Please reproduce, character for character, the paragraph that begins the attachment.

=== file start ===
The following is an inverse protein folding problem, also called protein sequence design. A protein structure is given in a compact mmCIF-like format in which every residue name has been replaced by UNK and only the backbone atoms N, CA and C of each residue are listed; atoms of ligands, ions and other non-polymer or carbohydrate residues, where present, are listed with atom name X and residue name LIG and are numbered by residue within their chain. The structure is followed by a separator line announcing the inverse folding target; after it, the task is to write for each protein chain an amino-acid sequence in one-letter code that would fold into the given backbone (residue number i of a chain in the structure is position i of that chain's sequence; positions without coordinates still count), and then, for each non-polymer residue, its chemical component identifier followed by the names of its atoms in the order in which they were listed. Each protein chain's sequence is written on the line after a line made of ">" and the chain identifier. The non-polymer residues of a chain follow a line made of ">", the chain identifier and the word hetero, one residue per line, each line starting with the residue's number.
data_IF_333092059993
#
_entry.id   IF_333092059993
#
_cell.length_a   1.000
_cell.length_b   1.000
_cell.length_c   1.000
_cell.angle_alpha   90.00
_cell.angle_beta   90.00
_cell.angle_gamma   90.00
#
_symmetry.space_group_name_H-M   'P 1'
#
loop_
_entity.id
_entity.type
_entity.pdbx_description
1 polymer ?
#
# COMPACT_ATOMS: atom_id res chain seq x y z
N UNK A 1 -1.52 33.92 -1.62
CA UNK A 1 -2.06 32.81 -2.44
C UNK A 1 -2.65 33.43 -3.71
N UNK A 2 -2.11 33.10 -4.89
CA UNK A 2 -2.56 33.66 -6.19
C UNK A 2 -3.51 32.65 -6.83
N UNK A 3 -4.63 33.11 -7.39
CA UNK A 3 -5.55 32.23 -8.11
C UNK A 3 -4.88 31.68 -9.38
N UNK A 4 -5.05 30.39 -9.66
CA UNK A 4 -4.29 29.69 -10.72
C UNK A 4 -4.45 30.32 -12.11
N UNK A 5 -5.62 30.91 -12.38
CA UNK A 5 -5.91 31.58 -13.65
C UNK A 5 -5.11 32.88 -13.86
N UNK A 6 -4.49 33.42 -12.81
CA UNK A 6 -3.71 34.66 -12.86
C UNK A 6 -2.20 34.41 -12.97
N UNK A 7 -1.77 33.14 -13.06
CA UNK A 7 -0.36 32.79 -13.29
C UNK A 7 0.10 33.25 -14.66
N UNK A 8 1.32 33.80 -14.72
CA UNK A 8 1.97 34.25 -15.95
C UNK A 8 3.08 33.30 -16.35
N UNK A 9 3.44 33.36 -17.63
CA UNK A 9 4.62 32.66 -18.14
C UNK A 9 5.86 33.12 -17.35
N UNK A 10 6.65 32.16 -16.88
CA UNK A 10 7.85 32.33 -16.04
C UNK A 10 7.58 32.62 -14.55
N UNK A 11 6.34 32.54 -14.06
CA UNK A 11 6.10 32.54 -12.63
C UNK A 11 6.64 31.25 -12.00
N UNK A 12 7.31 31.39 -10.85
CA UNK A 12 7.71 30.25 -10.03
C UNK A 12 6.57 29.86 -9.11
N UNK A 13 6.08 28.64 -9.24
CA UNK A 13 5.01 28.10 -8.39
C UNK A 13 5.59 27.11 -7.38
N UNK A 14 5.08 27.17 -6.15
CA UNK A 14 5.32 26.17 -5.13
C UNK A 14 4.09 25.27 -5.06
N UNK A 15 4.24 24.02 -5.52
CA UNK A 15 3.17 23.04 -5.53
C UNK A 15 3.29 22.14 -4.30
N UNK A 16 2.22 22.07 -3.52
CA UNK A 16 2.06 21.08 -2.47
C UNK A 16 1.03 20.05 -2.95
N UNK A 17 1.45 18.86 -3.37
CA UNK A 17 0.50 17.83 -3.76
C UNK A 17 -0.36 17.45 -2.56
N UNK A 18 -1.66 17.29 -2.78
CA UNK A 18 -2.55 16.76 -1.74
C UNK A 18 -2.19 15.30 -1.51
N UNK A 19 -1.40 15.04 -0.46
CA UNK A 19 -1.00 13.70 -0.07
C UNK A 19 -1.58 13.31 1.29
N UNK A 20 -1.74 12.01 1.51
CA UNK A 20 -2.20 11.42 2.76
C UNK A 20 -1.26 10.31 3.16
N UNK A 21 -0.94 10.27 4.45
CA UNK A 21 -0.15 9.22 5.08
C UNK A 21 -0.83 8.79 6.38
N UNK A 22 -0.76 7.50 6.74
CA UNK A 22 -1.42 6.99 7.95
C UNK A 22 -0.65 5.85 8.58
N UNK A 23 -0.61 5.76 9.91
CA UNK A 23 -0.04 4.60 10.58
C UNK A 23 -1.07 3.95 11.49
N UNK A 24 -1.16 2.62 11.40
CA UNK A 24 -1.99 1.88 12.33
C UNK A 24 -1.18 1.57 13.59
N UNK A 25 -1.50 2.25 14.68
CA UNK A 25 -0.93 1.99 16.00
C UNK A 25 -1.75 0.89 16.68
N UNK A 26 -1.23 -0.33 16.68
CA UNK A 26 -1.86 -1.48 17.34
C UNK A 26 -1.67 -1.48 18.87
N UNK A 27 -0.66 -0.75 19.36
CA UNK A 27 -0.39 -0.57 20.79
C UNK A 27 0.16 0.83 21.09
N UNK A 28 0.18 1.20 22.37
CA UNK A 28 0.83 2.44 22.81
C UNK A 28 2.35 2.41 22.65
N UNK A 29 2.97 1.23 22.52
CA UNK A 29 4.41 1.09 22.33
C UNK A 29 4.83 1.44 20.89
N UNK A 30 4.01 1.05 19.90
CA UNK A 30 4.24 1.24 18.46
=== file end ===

The following is an inverse protein folding problem, also called protein sequence design. A protein structure is given in a compact mmCIF-like format in which every residue name has been replaced by UNK and only the backbone atoms N, CA and C of each residue are listed; atoms of ligands, ions and other non-polymer or carbohydrate residues, where present, are listed with atom name X and residue name LIG and are numbered by residue within their chain. The structure is followed by a separator line announcing the inverse folding target; after it, the task is to write for each protein chain an amino-acid sequence in one-letter code that would fold into the given backbone (residue number i of a chain in the structure is position i of that chain's sequence; positions without coordinates still count), and then, for each non-polymer residue, its chemical component identifier followed by the names of its atoms in the order in which they were listed. Each protein chain's sequence is written on the line after a line made of ">" and the chain identifier. The non-polymer residues of a chain follow a line made of ">", the chain identifier and the word hetero, one residue per line, each line starting with the residue's number.